EthicsDaily is committed to working alongside partners addressing the destructive ramifications of racism while seeking pathways toward repentance, reconciliation and redemption.
“We need a powerful sense of determination to banish the ugly blemish of racism scarring the image of America,” Martin Luther King Jr. wrote in his 1964 book, “Why We Can’t Wait.”
“We can, of course, try to temporize, negotiate small, inadequate changes and prolong the timetable of freedom in the hope that the narcotics of delay will dull the pain of progress. We can try, but we shall certainly fail,” he said. “The shape of the world will not permit us the luxury of gradualism and procrastination. Not only is it immoral, it will not work … because it retards the progress not only of the Negro, but of the nation as a whole.”
King was correct. The cruel blemish of racism cannot be healed with a simple naïve hope that the next generation will be better than the present.
Gradualism is nothing less than the sin of apathy or neglect toward the historic and present injustices of racism.
Racism, in all forms, must be confronted swiftly, denounced immediately and baptized in the waters of repentance, reconciliation and redemption.
All people of faith that take their Scriptures seriously must recognize this mandate and work now for a better tomorrow.
The importance of working immediately on racial justice has never been more apparent in our local communities and around the world. The time for the church to stand up for racial justice is critically pertinent.
EthicsDaily has enlisted numerous religious leaders to address racial justice. With keen insight and prophetic proclamation, columnists decried the racist comments and actions that have permeated our world.
They called us to a biblical worldview, where “justice rolls down like waters and righteousness like an ever-flowing stream” (Amos 5:24).
In addition to our columns and articles, we participated and covered the Cville2Jtown Pilgrimage in Charlottesville, Virginia. After the cruelty of racism visited their city, the Charlottesville Clergy Collective decided to walk in solidarity toward repentance and reconciliation.
EthicsDaily was at Monticello to watch as people of faith honestly reflected upon their racist pasts while attempting to carve out a brighter future.
EthicsDaily covered the second convening of the Angela Project in Louisville, Kentucky, which focused on “The Illusion of Inclusion: 50 Years of Downward Mobility in Black America.”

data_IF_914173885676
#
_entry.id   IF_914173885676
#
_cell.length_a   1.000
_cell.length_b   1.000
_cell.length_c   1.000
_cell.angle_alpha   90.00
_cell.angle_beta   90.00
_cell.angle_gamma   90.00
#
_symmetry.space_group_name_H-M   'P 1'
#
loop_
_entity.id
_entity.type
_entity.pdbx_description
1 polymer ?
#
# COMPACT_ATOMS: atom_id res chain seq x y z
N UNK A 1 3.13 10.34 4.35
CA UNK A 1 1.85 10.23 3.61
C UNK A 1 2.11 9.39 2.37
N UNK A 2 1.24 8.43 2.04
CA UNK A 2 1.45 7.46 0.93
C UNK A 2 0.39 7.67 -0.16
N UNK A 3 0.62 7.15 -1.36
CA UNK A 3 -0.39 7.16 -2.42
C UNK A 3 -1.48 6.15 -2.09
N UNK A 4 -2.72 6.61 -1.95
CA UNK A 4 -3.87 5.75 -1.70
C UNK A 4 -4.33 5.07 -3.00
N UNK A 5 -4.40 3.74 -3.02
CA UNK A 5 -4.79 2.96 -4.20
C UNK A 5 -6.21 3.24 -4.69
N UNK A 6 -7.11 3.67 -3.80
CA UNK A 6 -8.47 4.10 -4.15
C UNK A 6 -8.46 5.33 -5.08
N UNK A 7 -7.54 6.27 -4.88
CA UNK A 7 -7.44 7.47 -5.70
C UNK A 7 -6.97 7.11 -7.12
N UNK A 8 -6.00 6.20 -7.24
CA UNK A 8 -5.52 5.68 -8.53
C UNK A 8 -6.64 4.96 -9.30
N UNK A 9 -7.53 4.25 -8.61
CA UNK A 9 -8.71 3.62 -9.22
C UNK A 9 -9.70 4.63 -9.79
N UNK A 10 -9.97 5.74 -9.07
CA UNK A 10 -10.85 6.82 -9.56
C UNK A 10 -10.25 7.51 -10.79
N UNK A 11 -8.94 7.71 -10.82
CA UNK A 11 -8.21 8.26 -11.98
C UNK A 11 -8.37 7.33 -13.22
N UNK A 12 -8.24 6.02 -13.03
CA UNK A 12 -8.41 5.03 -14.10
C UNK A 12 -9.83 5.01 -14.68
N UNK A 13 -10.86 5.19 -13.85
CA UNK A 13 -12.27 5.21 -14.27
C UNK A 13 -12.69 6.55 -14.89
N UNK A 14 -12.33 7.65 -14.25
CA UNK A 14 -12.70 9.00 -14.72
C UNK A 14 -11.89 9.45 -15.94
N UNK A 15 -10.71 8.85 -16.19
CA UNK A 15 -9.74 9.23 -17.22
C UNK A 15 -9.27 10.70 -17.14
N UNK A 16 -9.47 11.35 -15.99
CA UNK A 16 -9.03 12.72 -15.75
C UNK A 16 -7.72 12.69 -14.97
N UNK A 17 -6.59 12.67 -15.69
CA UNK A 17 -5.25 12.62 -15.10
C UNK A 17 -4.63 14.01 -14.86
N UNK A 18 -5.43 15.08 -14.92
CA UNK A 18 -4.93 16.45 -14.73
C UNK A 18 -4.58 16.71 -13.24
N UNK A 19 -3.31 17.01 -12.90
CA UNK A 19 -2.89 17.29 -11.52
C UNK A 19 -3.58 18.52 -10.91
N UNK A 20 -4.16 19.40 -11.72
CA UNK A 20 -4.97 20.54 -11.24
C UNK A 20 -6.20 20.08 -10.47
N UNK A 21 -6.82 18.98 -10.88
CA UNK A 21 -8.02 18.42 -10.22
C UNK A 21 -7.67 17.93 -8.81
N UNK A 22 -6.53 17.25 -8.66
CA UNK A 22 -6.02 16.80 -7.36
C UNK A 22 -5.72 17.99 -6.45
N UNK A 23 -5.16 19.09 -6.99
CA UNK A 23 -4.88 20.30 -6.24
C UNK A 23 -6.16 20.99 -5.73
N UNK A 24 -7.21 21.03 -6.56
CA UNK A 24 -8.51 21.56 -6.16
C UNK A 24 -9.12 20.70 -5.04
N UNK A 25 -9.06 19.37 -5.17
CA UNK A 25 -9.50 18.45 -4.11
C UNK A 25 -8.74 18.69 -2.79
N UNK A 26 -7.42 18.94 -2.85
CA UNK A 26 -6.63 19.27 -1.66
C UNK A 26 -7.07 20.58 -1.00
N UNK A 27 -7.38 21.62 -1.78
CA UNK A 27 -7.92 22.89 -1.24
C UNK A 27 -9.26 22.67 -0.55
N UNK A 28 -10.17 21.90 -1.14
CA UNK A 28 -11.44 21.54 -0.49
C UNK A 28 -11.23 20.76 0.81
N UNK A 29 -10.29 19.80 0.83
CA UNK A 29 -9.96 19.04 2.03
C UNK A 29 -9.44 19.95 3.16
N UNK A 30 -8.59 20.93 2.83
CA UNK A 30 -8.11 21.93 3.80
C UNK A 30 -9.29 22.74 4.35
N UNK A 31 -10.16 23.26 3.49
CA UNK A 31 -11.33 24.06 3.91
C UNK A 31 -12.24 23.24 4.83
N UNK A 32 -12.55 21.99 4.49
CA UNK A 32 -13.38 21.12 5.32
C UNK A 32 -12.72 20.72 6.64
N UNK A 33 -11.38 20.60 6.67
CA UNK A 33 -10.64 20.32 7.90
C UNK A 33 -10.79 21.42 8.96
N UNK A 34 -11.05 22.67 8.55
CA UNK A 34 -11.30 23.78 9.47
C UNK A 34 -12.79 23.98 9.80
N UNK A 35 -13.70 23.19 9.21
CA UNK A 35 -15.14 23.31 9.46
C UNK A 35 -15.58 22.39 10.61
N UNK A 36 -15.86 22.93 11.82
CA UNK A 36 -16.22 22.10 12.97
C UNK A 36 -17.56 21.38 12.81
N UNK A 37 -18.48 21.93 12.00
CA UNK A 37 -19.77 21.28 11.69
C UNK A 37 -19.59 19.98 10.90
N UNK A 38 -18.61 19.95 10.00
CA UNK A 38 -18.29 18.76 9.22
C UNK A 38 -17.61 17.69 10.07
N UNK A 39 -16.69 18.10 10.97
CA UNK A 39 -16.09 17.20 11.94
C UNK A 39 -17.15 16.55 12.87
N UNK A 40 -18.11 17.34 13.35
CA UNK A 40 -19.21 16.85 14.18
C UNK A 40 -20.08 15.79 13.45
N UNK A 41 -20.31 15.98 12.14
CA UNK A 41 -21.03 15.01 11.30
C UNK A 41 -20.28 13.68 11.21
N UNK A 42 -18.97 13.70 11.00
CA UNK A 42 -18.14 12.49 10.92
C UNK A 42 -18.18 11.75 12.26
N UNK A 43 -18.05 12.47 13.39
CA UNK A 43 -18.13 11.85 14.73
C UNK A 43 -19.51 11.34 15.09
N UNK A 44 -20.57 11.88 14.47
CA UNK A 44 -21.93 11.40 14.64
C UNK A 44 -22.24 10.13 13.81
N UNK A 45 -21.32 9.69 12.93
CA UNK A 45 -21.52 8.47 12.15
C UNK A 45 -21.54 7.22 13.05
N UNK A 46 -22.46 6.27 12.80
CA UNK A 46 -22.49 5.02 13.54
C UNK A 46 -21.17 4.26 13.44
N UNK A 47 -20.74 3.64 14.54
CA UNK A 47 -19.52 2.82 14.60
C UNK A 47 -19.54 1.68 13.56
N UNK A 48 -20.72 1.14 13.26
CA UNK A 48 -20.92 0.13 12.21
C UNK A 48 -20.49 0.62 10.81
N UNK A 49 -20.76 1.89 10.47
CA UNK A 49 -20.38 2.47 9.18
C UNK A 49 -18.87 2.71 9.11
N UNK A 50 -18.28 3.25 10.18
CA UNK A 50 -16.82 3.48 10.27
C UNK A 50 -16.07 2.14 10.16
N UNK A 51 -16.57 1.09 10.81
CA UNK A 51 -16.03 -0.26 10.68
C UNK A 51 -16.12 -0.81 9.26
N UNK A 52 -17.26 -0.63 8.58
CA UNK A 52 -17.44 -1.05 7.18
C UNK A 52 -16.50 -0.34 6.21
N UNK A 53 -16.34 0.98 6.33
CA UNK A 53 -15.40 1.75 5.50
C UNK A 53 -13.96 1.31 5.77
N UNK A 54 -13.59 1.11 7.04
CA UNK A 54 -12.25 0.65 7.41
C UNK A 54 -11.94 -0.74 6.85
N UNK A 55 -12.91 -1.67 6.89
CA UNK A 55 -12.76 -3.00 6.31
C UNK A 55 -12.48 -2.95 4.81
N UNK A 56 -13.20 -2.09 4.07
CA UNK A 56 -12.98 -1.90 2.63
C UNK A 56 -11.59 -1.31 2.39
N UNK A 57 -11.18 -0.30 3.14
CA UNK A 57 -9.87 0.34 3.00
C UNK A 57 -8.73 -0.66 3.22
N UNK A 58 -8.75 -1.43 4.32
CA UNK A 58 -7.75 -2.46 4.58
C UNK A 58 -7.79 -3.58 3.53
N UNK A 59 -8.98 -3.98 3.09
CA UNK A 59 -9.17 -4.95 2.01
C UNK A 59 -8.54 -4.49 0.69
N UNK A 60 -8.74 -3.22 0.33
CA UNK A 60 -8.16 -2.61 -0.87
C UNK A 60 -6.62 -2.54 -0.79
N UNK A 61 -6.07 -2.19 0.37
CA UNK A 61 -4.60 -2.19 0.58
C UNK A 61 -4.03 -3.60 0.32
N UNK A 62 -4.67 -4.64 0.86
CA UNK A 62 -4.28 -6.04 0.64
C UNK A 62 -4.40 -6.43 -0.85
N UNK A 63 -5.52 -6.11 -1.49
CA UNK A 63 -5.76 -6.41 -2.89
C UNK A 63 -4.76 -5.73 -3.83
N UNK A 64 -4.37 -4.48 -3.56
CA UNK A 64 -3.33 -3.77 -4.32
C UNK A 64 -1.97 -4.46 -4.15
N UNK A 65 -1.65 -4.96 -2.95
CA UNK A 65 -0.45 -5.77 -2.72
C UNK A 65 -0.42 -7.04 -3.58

Speakers called on the church to live into the Scriptural promise of equality and freedom.
While the church has historically held to these theological convictions, cultural practices have led to systemic racism fueling the realities of mass incarceration, housing discrimination, wage inequality and the demonization of black and brown people.
We are proud to stand beside the Angela Project proclaimers and call for the deconstruction of modern systemic racism and the rebuilding of a more just system of equality.
Finally, EthicsDaily was in Atlanta for the New Baptist Covenant’s annual summit. Working with the leadership of NBC was a reminder how much Baptists can achieve together.
The stories that several Covenant of Action participants shared were both heartbreaking and inspiring.
For one white church to discover that their sanctuary was built from the selling of slaves brought home the ongoing results of slavery.
However, the way white and black churches are reconnecting provides hope for the segregated church to become whole this side of glory.
“The cross can heal and hurt; it can be empowering and liberating but also enslaving and oppressive. There is no one way in which the cross can be interpreted,” James Cone wrote in “The Cross and the Lynching Tree.” “I offer my reflections because I believe that the cross placed alongside the lynching tree can help us to see Jesus in America in a new light, and thereby empower people who claim to follow him to take a stand against white supremacy and every kind of injustice.”
At EthicsDaily, we are taking that stand and working toward a day when all can feel the sweet justice of true freedom in this world, as it will be in heaven.
The only way we can continue challenging racism and advocate for racial justice is through the financial support of our readers, viewers and supporters.
If you want to read and watch more inspiring, world-class pastors, theologians and thinkers addressing racial justice, we invite you to invest in the future work of EthicsDaily and our collaborative efforts.
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